Head lice only live on humans. They suck our blood and have to live close to our scalps. (Photo: devil79sd / Shutterstock / NTB scanpix)

Do lice prefer some people more than others?

ASK A RESEARCHER: Everyone and anyone can get head lice, but some people are more at risk than others.

Bjørn Arne Rukke has perhaps one of the more unusual research portfolios at the Norwegian Institute of Public Health (NIPH): he has studied the prevalence of lice on Norwegian heads.

Although parents and teachers may feel like some children are more attractive to lice than others, there is no research evidence that suggests that head lice prefer one person over the other, Rukke, who is a researcher at the NIPH Pest Control Department, said.

“But there’s probably something to the perception, anyway. It’s often true that different individuals are affected slightly differently by parasites, and that some people are more susceptible. Whether there is any difference in terms of how lice get established and grow on people’s heads, we’re not entirely sure,” he said.

When Rukke and colleagues combed through the hair of primary school children in Oslo, they saw a difference in how many lice children had.

“It depends a lot on how long you have had lice, of course, but it is also conceivable that some people are more prone to getting lice established on their heads, and can support a larger population once they are established. Some children had crazy amounts of lice, while most had fairly few,” he said.

Rukke and colleagues have also looked at factors such as gender, age groups, hair characteristics and place of residence. They did find some differences.

Hair type matters — a little

The start of school often coincides with an uptick in the number of children infected by lice. Head lice live by sucking blood from people’s scalps. The bites can cause itching. Many people don’t notice that they have lice until the population is well established.

Bjørn Arne Rukke and his colleagues conducted two large surveys on lice among primary school pupils and lice in Norwegian households in 2008. They did a new study in 2018. The results of the latest survey have not been published, but the researchers are going through their data now.

The researchers used lice combs to comb through the hair of several thousand children at twelve schools in Oslo for their 2008 study. They recorded hair characteristics, among other factors.

Hair colour didn't matter, said Rukke, but people with wavy hair had the highest incidence of lice.

People with straight hair had the least lice, and people with curly hair were in the middle. But what mattered much more was the length and thickness of the hair, Rukke said.

People who had medium long hair had the highest incidence of lice compared to those who had short and long hair. People with short hair were least likely to have lice, and people with thick hair more often had lice than those with thin hair.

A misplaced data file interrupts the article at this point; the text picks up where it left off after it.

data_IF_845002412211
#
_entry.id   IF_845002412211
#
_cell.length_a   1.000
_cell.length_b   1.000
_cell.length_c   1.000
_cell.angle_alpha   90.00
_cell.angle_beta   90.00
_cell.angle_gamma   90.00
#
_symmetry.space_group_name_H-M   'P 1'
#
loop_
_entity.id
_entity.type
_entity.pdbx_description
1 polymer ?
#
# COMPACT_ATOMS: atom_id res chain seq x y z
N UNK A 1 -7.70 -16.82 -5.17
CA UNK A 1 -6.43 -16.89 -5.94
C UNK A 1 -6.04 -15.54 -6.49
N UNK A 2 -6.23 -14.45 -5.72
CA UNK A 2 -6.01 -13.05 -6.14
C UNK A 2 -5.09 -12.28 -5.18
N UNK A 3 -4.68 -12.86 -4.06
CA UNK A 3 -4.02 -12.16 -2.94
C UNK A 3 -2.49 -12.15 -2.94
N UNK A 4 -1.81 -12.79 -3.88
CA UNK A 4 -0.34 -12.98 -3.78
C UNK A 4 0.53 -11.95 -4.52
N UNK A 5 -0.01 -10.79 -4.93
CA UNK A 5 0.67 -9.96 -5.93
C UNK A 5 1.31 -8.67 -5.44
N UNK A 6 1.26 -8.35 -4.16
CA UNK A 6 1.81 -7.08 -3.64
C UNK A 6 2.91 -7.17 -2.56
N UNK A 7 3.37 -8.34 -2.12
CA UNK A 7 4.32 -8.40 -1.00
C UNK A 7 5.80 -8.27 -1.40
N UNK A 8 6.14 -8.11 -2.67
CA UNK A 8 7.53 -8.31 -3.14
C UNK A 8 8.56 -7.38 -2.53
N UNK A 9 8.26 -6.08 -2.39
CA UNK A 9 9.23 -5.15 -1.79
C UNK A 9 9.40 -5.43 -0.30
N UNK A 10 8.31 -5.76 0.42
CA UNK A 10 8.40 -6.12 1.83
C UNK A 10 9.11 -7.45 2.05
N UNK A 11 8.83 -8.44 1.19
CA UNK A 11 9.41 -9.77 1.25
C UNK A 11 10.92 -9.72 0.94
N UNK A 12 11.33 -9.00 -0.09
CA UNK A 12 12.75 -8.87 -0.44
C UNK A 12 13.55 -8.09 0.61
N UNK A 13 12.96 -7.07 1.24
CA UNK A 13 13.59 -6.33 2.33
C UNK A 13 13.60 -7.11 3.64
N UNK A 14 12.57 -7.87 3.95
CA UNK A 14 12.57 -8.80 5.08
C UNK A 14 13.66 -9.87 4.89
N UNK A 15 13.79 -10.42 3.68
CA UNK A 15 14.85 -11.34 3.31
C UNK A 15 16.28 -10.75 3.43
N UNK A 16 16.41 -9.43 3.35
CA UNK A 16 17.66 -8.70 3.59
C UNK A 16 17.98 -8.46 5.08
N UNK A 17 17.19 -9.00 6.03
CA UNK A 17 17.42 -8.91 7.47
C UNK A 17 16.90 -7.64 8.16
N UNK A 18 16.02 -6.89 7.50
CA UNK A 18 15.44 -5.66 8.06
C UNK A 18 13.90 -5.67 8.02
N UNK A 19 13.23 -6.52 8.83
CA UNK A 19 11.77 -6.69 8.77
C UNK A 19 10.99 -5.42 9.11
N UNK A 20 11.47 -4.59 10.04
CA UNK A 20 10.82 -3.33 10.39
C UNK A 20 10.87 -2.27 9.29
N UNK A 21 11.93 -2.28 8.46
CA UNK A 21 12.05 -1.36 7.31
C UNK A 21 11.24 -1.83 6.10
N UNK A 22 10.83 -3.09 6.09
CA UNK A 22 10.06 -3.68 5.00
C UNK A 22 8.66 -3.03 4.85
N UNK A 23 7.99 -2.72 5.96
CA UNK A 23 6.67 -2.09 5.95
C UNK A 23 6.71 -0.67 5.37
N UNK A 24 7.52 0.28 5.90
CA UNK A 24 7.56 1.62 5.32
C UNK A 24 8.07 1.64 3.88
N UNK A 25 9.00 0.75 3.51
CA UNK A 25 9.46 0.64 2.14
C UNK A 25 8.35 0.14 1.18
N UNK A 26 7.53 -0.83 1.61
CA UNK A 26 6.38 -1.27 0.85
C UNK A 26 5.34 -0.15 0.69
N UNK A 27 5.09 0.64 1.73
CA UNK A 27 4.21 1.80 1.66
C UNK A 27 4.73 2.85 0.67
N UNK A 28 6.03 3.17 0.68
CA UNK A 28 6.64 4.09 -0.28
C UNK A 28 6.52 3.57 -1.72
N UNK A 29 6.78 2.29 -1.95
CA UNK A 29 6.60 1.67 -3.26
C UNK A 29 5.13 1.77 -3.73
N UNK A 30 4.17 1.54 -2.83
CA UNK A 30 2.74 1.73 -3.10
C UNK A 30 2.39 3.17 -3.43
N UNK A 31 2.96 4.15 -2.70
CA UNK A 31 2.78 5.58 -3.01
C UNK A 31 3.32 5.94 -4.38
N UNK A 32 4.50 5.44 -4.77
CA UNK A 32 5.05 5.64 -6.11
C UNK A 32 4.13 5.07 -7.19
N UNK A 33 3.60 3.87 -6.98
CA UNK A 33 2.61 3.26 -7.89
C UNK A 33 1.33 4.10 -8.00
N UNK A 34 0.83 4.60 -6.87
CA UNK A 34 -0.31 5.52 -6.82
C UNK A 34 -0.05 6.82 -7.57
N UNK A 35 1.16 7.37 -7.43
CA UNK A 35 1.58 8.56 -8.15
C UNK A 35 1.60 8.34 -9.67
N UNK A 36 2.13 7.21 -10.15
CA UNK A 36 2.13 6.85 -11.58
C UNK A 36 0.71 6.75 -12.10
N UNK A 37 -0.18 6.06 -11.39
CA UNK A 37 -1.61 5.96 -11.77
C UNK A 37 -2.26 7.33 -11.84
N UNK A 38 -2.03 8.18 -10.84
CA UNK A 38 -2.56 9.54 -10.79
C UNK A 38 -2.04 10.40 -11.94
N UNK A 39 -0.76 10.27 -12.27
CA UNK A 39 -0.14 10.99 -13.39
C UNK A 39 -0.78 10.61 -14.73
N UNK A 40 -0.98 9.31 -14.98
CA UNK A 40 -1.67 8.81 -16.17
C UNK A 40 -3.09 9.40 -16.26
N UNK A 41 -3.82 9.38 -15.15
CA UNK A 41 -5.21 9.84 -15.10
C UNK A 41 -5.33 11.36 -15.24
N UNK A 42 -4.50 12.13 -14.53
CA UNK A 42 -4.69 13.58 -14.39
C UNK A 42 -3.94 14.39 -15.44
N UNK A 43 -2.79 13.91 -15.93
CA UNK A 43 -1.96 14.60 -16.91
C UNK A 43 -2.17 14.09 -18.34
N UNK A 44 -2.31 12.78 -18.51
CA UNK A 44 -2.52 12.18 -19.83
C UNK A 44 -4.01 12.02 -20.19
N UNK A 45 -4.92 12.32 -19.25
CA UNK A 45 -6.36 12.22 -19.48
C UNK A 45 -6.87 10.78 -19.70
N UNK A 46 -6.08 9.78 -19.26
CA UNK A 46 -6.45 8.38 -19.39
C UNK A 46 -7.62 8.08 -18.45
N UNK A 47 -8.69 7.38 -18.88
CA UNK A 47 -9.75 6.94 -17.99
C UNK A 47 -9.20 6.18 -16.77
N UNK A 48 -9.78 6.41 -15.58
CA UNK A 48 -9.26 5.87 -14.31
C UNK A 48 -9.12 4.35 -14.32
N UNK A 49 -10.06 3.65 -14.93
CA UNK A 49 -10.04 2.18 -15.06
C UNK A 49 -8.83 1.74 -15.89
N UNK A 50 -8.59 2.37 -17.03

Lice also can’t survive if hair is less than 6 millimetres long, which is why shaving a person’s head is a very effective treatment, Rukke said.

People with thick, medium-length hair appear to have a slightly higher risk of being infected with head lice. (Illustrative image: Per-Boge / Shutterstock / NTB scanpix)

Some studies show that lice are more common in girls than boys. Rukke said the results from his own research are ambiguous.

“Some of our results indicate that girls may have higher rates of lice than boys, while other results don’t. I can only speculate as to why. Maybe it is because they have longer hair, maybe they have closer contact, or maybe there’s something else,” he said.

No one is immune, but frequent head checks help

Anyone can get lice, and personal hygiene has nothing to do with the likelihood of being infested, Rukke said.

“Personal hygiene and how often you wash your hair is of little importance. Having head lice doesn’t mean you are unclean. Lice only care about finding a head that gives them access to blood,” he said.

Rukke’s research shows that primary school children have the highest prevalence of lice, and when the researchers looked at the difference between incidences in 2008 and 2018, they found the incidence remarkably stable, at about 1.6 per cent of children surveyed.

The reason for this is that children of this age have more physical contact than older students, and lice are spread by close contact with another person’s hair. They cannot jump, but have to crawl.

Rukke recommends that people check themselves and their children once a month using a special fine-toothed lice comb.


Tone Birkemoe, et al.: “Head lice predictors and infestation dynamics among primary school children in Norway”, Family Practice, February 2016.

Bjørn Arne Rukke et al. “Head lice prevalence among households in Norway: importance of spatial variables and individual and household characteristics”. Parasitology, September 2011. Summary

Bjørn Arne Rukke et al.: “Head Lice in Norwegian Households: Actions Taken, Costs and Knowledge” PLoS ONE, February 2012.

Mossong et al: “Social Contacts and Mixing Patterns Relevant to the Spread of Infectious Diseases”. PLoS Medicine, March 2008.


Read the Norwegian version of this article on forskning.no

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